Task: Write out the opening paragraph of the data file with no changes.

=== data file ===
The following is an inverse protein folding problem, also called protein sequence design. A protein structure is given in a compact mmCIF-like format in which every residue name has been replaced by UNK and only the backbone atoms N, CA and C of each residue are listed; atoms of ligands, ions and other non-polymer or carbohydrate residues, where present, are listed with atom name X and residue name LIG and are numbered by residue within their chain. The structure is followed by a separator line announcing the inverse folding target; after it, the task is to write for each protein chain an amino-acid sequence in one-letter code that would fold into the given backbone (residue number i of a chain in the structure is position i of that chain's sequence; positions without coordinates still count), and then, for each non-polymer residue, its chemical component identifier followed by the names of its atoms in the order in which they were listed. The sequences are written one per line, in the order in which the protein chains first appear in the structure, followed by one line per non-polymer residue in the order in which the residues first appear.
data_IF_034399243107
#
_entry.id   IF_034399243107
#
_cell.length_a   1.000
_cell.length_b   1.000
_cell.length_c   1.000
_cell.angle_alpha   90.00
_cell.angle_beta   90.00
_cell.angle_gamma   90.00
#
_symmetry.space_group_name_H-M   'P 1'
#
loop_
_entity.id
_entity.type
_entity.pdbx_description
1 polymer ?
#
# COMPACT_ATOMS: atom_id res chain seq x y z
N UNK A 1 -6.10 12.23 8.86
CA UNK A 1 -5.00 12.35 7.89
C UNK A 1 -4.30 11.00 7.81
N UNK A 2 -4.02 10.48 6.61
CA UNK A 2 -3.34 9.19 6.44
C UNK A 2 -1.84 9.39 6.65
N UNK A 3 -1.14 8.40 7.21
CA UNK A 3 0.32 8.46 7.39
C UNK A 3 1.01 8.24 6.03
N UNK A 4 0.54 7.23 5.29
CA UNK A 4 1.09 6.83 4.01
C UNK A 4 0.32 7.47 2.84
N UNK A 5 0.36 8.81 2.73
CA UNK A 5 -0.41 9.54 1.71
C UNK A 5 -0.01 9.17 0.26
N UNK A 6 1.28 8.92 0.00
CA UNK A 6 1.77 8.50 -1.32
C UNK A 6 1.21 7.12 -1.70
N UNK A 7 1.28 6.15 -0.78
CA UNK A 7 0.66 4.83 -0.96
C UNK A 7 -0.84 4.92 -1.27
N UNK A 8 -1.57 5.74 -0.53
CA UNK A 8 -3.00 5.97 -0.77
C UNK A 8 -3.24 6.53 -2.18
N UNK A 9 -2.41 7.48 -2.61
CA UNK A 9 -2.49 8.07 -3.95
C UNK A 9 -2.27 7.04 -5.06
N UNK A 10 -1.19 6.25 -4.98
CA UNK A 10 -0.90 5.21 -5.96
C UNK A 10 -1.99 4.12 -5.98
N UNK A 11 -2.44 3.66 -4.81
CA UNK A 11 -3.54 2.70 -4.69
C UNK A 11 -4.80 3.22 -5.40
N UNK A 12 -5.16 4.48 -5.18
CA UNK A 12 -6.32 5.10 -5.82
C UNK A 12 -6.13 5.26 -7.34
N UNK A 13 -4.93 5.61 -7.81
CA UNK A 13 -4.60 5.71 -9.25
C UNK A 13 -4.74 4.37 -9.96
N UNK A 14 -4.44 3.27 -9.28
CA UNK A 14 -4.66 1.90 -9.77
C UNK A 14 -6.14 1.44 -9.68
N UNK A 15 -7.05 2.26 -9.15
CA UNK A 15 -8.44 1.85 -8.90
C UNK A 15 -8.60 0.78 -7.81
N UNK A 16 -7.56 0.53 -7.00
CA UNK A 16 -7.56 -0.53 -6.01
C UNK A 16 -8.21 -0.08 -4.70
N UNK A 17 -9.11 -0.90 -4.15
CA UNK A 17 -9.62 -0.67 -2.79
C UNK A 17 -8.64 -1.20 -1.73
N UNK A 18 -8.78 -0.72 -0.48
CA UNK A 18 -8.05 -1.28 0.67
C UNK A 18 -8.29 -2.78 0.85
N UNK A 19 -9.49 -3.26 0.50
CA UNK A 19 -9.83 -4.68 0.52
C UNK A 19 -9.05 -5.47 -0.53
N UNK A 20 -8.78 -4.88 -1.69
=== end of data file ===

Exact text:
The following is an inverse protein folding problem, also called protein sequence design. A protein structure is given in a compact mmCIF-like format in which every residue name has been replaced by UNK and only the backbone atoms N, CA and C of each residue are listed; atoms of ligands, ions and other non-polymer or carbohydrate residues, where present, are listed with atom name X and residue name LIG and are numbered by residue within their chain. The structure is followed by a separator line announcing the inverse folding target; after it, the task is to write for each protein chain an amino-acid sequence in one-letter code that would fold into the given backbone (residue number i of a chain in the structure is position i of that chain's sequence; positions without coordinates still count), and then, for each non-polymer residue, its chemical component identifier followed by the names of its atoms in the order in which they were listed. The sequences are written one per line, in the order in which the protein chains first appear in the structure, followed by one line per non-polymer residue in the order in which the residues first appear.